Petzold’s screenplay never goes just where you expect. Philipp, a ruthless businessman maneuvering toward a significant payday, proves to be more unscrupulous and temperamental than you might initially suspect. Yella’s burgeoning relationship with him, though it leads to the rare presence of a smile on her otherwise steely face, raises some red flags. Has she escaped one kind of abuser in the East and replaced him with another abuser from the West? The resemblance between Ben and Philipp, after all, is unmistakable. But Petzold introduces other curiosities. Note Yella’s regular item of clothing, a distinct red blouse, which could symbolize a number of things, the most obvious being how the former Soviet rule has left a permanent crease on German culture. It also hints at the film’s twist, which is revealed in the final minutes (those who wish to remain unspoiled should stop reading and just watch the film already): Yella did not survive the crash into the river. The film consists of Yella’s vision of the-life-that-would-have-been in the moments before and perhaps during her death. 

Part ghost story, part dark dream, the film invites interpretation. Yella’s experiences reflect her vague conception of, even fantasies about, the capitalist world. At the same time, they also reveal the spirit world—where she sees ghosts, including Ben, and anticipates death with the insight of a supernatural medium. But Petzold uses this story that might, upon reflection, look something like The Sixth Sense (1999), to diagnose post-reunification Germany. The ghosts of East Germany inhabit the new capitalist world of the West, wandering around in a state of disorientation, unable to let go of its former self. Watch as Yella considers stealing money from Philipp to send to Ben; despite the abuse, some part of her remains loyal. These two worlds, the former now officially dead but still clinging to its plane as if mortal, have not fully merged into a conducive whole. Refreshingly, Petzold’s rather metaphysical approach leaves this commentary unspoken and buried in the subtext, even as his elegant imagery and plotting find ways to inspire this conclusion.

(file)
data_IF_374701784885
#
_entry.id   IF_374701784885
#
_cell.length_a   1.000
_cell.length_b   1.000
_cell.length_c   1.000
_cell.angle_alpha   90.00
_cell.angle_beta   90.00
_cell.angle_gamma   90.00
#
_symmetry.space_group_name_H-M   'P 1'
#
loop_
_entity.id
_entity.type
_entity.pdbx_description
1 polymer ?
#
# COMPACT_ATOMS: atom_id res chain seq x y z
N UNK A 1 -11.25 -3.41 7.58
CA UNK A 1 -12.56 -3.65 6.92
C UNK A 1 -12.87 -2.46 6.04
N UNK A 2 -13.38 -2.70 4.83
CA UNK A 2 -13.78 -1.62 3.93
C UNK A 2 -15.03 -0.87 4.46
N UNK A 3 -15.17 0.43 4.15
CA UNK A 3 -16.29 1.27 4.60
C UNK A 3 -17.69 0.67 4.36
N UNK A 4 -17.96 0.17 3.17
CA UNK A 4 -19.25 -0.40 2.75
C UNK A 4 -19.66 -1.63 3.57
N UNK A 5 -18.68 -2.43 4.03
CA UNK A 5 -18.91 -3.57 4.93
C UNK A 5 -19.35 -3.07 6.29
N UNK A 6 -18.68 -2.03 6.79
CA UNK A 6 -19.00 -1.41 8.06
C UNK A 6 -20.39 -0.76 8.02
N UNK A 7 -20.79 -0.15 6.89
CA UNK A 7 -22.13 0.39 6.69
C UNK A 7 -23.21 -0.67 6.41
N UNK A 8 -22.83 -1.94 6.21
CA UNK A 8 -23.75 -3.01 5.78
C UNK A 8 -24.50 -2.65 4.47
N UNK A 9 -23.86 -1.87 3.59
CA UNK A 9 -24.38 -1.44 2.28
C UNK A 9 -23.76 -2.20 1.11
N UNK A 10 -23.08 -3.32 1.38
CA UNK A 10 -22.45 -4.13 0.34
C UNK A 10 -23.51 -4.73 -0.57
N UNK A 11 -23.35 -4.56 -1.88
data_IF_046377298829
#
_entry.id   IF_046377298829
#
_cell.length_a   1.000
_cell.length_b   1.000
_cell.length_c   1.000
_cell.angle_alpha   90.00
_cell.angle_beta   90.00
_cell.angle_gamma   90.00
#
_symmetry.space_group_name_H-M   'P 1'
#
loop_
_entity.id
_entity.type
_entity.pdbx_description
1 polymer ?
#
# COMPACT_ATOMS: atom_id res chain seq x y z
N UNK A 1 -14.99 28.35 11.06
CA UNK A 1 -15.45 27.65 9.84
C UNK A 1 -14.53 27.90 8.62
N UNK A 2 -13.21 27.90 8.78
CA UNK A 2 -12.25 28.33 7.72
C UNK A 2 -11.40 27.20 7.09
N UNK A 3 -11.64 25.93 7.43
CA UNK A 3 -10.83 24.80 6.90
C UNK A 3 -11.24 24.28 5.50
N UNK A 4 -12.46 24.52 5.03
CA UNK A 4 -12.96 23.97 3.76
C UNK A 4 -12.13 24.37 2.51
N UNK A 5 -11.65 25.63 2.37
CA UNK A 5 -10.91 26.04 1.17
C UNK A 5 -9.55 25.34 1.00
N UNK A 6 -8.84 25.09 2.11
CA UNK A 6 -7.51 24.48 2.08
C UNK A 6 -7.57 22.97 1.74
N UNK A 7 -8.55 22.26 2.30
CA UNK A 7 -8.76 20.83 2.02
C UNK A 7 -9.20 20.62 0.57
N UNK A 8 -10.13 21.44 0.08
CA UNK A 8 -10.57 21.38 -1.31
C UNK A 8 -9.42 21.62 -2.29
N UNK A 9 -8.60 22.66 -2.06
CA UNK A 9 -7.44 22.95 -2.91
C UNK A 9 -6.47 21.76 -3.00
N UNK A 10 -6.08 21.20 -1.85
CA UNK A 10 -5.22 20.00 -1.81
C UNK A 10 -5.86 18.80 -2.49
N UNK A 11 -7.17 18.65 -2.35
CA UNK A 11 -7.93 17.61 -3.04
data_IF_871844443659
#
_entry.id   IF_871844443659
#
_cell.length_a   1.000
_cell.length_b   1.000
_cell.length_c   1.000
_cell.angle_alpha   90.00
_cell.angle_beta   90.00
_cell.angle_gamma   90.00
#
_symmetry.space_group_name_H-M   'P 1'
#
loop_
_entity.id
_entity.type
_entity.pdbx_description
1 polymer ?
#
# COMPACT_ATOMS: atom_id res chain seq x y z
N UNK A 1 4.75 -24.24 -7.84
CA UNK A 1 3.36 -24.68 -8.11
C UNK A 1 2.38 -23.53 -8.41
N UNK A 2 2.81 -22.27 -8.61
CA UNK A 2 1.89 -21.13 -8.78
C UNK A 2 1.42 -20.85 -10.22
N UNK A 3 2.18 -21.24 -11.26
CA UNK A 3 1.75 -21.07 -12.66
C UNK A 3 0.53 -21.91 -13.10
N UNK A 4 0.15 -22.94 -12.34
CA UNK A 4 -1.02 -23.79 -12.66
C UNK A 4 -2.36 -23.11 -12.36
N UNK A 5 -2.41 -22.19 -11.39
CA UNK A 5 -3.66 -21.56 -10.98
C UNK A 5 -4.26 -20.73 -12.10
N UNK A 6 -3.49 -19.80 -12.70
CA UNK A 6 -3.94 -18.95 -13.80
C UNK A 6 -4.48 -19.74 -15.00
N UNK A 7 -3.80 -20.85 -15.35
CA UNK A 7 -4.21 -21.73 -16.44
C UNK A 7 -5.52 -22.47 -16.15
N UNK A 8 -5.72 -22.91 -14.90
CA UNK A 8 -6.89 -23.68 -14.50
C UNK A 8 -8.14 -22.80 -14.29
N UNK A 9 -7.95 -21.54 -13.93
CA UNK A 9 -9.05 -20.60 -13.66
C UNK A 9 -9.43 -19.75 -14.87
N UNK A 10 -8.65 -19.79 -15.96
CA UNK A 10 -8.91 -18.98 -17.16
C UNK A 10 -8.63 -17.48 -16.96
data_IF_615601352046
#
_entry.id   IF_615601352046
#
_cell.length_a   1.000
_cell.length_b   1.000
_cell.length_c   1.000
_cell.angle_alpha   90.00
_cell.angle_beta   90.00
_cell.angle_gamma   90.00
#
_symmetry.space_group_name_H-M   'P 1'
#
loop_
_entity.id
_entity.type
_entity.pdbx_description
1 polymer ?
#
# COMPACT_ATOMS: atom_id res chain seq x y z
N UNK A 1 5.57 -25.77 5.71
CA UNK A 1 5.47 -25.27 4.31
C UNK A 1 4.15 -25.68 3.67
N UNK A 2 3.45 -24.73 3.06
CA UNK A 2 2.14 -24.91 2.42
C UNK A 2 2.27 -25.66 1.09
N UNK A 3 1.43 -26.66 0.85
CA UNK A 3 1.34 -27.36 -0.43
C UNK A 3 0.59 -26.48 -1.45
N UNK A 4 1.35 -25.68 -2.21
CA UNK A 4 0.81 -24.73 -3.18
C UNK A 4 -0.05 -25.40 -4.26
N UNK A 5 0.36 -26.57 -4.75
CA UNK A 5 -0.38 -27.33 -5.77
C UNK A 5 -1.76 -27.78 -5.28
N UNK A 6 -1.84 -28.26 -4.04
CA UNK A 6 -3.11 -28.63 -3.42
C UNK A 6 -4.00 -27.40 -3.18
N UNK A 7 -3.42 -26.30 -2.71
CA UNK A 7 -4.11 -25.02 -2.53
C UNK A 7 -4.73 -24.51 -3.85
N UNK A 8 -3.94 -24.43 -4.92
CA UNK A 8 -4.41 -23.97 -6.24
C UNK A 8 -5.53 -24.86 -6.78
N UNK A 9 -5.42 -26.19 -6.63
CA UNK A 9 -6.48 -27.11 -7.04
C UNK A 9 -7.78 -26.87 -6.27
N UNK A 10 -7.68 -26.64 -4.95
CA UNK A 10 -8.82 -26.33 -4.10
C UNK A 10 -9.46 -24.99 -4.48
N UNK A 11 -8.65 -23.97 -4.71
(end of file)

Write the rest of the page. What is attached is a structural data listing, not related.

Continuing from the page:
Of course, Hoss’ performance imbues the titular character with a necessary air of mystery and depth. In the early scenes, her edginess around Ben establishes Yella’s fear, while her desire to lose herself in a romantic business affair emerges gradually. In Petzold’s films, such as Jerichow (2008), Barbara (2012), and Phoenix (2015), he uses Hoss’ inward, impenetrable expressions to create a sense of unknowability at first, but the root of her characters always turns that reticence into a tragic characteristic, leading to an overwhelming emotional payoff. And while Yella’s narrative trickery may seem fun upon first viewing—the stuff of a supernatural thriller—it turns into something sadder upon reflection. Yella’s image of her future proves achingly bleak. Petzold at once empathizes with and mourns the character, revealing her as a consequence of two overlapping planes of existence that have not yet fully merged and remain in flux. Whether viewed as a political statement or character study, it’s realized with the uncommon finesse evident in each collaboration between the director and his foremost star.   

(Note: This review was suggested by supporters on Patreon.)